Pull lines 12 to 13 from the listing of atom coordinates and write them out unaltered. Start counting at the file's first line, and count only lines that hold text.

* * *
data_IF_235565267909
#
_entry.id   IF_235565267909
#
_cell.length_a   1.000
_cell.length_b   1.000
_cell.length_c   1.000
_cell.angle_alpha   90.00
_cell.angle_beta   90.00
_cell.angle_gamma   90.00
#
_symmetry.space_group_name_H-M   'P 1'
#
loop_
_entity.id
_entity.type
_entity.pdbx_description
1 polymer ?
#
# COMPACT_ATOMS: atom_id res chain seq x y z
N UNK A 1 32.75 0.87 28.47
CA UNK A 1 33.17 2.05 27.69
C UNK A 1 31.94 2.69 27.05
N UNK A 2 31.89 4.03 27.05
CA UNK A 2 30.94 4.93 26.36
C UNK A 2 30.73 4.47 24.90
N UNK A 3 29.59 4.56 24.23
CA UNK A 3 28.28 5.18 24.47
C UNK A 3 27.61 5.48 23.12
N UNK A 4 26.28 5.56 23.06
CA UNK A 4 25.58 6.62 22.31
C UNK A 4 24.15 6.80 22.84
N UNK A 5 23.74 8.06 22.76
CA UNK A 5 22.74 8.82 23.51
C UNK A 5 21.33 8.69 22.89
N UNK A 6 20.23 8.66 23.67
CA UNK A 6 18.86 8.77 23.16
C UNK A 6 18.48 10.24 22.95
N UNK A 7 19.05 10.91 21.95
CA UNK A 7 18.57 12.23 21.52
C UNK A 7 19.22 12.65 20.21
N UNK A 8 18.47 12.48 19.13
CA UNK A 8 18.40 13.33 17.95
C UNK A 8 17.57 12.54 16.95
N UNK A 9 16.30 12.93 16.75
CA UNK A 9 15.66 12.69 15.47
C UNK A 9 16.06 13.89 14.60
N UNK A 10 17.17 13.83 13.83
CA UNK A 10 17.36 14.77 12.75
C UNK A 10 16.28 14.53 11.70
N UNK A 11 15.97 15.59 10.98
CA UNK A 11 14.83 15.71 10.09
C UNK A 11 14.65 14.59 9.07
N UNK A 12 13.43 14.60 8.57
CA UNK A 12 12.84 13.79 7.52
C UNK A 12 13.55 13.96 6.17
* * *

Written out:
_symmetry.space_group_name_H-M   'P 1'
#